A single journey between any two stations costs a flat fee of around $0.15 and your ticket is valid as long as you stay within the metro system.
So why not enjoy what is probably the world’s cheapest tourist attraction and go station hopping on the Tashkent metro.
We wouldn’t necessarily agree that it’s the top Tashkent tourist attraction but it’s definitely worth riding at least one time!
3. Enjoy an Elevated Dining Experience At Tashkent TV Tower
The Tashkent TV Tower, towering at a height of 375m, is a prominent landmark visible from all corners of the city. Besides serving as a broadcasting tower, it also doubles up as a popular tourist attraction, offering some of the most breathtaking views of the city.
Recently, in 2022, the tower underwent renovations, and the restaurant, in particular, received significant improvements. Positioned at an elevation of 109m, the restaurant offers an amusing and unique dining experience with its rotating floor, allowing visitors to enjoy panoramic vistas as they dine.
4. Alay Bazaar
Every tourist will hear about Chorsu Bazaar but fewer will experience Alay Bazaar (Oloy Bozori in Uzbek language).
This is the place to buy many local treats such as honey, nuts, yoghurt and spices.
Many locals go to Alay Bazaar for its good quality meat, fruit and vegetables. It’s apparently where the president also does his food shopping so it’s known to be incredibly well regulated and only stock the best quality foods.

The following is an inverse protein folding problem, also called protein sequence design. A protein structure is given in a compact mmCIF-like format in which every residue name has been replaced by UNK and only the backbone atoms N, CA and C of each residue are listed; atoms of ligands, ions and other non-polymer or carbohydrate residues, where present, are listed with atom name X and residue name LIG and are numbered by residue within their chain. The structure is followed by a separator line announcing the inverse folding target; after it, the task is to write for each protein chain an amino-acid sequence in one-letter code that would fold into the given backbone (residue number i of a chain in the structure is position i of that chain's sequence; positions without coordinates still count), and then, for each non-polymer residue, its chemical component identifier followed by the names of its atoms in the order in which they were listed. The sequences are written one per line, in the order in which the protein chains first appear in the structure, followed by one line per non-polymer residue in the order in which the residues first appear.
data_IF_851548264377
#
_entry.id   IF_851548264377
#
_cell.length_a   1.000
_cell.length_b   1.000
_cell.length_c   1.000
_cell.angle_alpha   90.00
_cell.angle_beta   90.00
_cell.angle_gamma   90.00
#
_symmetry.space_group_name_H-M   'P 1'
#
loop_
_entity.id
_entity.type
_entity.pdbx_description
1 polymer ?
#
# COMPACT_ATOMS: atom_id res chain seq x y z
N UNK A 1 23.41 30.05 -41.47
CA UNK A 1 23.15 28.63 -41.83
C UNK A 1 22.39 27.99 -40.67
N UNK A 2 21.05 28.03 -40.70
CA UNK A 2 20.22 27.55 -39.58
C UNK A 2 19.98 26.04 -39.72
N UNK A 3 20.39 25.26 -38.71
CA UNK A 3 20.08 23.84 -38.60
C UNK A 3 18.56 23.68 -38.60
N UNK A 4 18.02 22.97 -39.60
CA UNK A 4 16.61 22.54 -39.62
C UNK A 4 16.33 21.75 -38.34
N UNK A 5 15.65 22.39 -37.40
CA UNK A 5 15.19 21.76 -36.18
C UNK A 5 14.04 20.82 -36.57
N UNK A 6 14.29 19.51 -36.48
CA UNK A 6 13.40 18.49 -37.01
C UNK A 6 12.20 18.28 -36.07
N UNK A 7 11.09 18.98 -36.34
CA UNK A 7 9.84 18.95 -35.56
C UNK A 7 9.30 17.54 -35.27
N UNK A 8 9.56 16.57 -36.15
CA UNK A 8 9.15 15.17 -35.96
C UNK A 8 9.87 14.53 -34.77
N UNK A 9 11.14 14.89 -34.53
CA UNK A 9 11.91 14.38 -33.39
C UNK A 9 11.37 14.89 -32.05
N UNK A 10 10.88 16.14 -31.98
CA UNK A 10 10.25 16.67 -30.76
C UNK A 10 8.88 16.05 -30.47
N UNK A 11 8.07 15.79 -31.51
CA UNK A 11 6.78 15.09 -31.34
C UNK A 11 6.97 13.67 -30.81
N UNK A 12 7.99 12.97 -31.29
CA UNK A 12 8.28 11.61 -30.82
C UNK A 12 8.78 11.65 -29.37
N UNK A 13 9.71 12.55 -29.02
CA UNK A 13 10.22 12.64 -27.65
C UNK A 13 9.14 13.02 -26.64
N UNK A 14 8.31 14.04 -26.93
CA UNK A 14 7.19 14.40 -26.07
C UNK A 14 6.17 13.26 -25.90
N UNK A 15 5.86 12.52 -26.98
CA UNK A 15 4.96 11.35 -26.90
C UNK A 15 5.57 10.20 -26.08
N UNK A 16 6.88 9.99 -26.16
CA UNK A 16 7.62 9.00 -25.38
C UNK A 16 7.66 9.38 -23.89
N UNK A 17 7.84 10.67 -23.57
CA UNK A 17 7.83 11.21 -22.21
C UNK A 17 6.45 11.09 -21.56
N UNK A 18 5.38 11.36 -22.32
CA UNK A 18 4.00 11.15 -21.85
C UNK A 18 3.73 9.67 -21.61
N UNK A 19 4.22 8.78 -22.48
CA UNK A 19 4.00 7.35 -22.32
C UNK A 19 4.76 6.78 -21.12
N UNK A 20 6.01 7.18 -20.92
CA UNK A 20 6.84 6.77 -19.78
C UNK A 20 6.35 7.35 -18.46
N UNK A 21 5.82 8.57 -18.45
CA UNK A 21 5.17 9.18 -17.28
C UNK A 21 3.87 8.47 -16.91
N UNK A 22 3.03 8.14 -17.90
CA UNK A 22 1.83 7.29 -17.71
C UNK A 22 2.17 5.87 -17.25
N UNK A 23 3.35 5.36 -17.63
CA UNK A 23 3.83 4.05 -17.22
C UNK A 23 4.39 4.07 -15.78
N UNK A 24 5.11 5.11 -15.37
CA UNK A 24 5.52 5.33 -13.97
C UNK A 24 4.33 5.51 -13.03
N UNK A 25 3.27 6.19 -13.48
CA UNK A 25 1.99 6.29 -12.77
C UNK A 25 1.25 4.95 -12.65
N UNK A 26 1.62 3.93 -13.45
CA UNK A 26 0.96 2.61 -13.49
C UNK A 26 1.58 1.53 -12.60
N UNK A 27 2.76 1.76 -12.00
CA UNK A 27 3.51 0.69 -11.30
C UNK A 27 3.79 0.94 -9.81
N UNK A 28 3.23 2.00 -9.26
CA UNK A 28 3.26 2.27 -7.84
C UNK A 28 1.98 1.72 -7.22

Just like all bazaars, prices can be negotiated. If you don’t like to haggle, take an Uzbek friend or accept you’ll pay a little extra. In any case, the atmosphere at Alay Bazaar is friendly enough just for a stroll around and a glance at the rainbow of fruits and vegetables they sell.
In addition to that, the market also offers a variety of other products such as meat and dairy, fresh flowers and plants, as well as luxurious imported food items. Moreover, you’ll come across a separate building selling gold and silver jewelry.
Planning on visiting Tashkent? Find out the top hotels in Tashkent.
5. Parks and Gardens
Despite it’s population of over 2 million people, Tashkent rarely feels densely populated. The city is spread out over a large area and has well over a dozen parks and gardens where the locals go to relax.
Due to the heat, they’re quite empty during the day time but really come to life at night with young and old alike.
Our personal favourites are Park V Tashkente and Ecopark.
Park V Tashkente is a small lively park packed with families, couples, skaters, cyclists, buskers, street vendors and tourists. You can play table tennis, take kids on small rides, find shashlik restaurants, listen to live music or just relax on the benches.
Tashkent Ecopark is famous for its lake, fountain and bridges and popular for jogging, badminton, football, and volleyball. It also has a cafe with some really nice views of the lake.
RELATED POST: Best Areas and Where To Stay in Tashkent.
6. Take a day tour to the mountains